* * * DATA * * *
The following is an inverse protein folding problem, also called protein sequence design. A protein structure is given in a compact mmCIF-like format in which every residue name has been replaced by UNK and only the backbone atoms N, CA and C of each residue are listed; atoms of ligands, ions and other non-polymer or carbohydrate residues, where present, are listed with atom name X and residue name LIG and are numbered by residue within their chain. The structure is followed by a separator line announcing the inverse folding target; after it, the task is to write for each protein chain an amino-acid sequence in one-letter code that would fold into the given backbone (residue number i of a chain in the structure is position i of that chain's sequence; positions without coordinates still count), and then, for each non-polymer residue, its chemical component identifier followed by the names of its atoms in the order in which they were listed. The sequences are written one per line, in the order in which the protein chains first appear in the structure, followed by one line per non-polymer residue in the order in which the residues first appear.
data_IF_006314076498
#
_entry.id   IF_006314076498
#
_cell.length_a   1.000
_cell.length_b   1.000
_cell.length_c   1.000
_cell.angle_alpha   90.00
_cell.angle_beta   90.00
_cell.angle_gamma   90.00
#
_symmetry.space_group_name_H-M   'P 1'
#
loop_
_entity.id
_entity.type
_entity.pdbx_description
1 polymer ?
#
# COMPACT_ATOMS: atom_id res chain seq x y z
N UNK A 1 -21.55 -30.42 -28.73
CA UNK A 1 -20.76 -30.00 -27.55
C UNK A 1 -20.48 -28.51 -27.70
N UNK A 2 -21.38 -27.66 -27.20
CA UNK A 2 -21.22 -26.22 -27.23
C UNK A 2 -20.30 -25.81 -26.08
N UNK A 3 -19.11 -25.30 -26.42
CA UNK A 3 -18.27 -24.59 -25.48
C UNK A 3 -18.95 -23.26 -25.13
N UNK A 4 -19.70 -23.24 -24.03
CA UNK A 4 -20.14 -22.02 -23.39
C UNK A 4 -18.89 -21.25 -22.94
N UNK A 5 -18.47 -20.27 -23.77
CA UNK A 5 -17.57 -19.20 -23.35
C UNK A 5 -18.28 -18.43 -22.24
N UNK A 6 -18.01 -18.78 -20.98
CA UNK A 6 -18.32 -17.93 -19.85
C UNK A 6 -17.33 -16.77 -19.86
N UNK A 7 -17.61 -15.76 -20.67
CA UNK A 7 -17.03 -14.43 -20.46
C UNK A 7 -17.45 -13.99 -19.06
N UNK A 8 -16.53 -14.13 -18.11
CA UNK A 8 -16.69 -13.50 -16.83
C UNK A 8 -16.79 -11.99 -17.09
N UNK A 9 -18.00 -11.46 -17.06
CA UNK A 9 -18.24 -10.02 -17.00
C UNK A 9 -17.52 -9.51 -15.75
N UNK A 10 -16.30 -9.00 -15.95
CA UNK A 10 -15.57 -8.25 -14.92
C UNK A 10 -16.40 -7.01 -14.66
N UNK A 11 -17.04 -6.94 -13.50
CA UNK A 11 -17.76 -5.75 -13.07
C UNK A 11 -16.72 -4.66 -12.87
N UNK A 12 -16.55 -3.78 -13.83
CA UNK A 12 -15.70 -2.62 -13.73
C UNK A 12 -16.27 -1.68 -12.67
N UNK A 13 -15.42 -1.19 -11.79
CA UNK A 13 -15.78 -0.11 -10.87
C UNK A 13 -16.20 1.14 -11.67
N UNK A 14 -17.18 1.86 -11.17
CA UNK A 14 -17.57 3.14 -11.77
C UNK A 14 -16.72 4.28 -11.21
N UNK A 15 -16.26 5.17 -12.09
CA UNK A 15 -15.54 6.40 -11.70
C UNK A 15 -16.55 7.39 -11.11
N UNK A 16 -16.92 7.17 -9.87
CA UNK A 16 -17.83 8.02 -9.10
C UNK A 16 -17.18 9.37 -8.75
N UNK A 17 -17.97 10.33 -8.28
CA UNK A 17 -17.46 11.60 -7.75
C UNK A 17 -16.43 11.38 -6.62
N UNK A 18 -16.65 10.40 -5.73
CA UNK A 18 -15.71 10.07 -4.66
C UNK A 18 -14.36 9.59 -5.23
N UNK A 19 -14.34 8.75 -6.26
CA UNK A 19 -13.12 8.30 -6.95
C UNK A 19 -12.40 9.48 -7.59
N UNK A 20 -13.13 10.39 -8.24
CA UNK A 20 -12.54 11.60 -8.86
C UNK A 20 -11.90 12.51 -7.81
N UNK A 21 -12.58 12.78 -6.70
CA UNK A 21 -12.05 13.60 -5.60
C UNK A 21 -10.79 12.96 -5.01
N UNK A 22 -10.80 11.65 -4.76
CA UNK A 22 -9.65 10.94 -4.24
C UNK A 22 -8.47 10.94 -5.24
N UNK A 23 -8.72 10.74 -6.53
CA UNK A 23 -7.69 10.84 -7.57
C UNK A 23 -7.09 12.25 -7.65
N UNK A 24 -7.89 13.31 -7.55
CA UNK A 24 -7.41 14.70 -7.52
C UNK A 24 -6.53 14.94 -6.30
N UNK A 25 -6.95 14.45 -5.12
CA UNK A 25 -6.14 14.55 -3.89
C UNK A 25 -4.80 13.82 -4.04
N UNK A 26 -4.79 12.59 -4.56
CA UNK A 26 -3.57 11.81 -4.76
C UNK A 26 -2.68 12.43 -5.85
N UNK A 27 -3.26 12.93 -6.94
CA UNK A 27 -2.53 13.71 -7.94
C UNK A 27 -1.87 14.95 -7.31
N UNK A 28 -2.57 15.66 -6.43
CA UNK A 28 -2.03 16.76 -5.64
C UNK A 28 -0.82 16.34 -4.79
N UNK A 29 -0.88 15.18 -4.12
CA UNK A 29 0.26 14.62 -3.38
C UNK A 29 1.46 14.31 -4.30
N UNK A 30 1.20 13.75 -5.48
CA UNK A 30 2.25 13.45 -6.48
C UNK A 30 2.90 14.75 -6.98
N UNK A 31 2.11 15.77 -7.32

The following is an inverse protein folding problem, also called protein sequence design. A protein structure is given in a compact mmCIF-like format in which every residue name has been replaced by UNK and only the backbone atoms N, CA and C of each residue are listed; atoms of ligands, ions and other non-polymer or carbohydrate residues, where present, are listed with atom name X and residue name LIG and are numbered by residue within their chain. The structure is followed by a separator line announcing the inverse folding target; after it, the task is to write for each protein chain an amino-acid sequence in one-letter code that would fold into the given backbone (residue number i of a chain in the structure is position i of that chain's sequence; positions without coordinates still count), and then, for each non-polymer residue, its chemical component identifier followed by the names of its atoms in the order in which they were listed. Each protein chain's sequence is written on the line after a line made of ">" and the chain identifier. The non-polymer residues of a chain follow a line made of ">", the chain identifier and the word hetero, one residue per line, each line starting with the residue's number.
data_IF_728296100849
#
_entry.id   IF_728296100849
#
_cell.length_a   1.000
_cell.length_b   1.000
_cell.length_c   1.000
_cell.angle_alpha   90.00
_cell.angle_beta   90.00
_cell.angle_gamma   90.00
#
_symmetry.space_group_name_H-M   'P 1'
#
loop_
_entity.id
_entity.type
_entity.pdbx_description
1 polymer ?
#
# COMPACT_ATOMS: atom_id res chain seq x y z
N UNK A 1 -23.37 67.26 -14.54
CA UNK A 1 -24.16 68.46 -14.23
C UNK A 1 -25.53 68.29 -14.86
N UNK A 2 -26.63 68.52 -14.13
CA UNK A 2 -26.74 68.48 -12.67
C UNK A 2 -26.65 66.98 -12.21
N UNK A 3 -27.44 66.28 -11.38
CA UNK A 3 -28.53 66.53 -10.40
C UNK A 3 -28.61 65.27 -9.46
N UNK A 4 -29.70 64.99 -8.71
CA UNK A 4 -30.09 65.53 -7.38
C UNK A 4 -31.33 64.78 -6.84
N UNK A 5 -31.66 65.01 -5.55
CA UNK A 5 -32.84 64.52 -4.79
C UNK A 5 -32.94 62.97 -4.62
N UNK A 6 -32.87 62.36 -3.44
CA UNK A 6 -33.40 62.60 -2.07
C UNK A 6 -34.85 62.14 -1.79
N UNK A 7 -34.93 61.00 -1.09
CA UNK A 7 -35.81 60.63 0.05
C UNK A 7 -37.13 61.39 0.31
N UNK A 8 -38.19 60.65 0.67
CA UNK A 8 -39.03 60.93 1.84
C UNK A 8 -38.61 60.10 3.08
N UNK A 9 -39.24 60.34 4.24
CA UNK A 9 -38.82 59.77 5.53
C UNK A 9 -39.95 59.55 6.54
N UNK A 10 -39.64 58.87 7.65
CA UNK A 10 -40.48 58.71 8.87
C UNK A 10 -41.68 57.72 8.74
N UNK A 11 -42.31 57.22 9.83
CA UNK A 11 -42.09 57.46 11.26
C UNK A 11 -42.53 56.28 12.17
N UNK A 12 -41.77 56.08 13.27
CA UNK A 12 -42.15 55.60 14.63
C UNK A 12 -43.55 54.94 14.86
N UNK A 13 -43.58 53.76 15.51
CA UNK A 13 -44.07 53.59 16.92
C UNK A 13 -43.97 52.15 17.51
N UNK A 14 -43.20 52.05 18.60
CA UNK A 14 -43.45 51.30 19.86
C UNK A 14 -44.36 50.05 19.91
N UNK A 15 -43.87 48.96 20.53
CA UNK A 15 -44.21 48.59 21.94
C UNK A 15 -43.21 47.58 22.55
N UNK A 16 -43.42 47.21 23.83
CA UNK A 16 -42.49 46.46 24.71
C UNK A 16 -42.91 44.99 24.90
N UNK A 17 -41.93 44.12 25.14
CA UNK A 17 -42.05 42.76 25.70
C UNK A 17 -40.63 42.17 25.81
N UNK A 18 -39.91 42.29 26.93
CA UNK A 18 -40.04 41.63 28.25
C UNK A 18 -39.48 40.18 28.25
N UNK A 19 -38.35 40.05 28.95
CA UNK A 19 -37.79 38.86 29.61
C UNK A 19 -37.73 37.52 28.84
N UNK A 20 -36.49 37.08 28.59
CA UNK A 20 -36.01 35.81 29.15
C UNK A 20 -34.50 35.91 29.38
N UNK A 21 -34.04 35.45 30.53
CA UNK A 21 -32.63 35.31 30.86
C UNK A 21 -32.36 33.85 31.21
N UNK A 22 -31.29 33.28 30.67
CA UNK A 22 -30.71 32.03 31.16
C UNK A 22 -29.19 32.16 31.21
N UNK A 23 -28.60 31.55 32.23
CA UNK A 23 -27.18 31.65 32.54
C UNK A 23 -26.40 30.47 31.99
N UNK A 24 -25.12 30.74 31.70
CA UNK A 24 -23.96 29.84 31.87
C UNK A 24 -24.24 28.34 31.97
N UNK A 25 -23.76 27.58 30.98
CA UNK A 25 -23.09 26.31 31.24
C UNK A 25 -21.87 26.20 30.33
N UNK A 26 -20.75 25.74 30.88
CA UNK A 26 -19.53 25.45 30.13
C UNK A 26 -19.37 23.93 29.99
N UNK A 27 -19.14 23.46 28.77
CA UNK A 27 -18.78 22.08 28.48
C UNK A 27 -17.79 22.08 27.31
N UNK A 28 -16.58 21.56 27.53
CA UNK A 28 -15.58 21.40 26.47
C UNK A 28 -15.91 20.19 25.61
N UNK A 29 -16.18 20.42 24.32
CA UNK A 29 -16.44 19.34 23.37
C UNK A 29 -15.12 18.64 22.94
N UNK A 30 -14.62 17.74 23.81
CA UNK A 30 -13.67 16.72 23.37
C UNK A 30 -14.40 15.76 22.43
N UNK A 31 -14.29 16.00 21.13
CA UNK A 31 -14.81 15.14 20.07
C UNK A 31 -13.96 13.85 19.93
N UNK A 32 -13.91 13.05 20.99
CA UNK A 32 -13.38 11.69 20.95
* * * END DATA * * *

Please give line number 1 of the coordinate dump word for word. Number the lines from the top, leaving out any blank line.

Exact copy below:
The following is an inverse protein folding problem, also called protein sequence design. A protein structure is given in a compact mmCIF-like format in which every residue name has been replaced by UNK and only the backbone atoms N, CA and C of each residue are listed; atoms of ligands, ions and other non-polymer or carbohydrate residues, where present, are listed with atom name X and residue name LIG and are numbered by residue within their chain. The structure is followed by a separator line announcing the inverse folding target; after it, the task is to write for each protein chain an amino-acid sequence in one-letter code that would fold into the given backbone (residue number i of a chain in the structure is position i of that chain's sequence; positions without coordinates still count), and then, for each non-polymer residue, its chemical component identifier followed by the names of its atoms in the order in which they were listed. The sequences are written one per line, in the order in which the protein chains first appear in the structure, followed by one line per non-polymer residue in the order in which the residues first appear.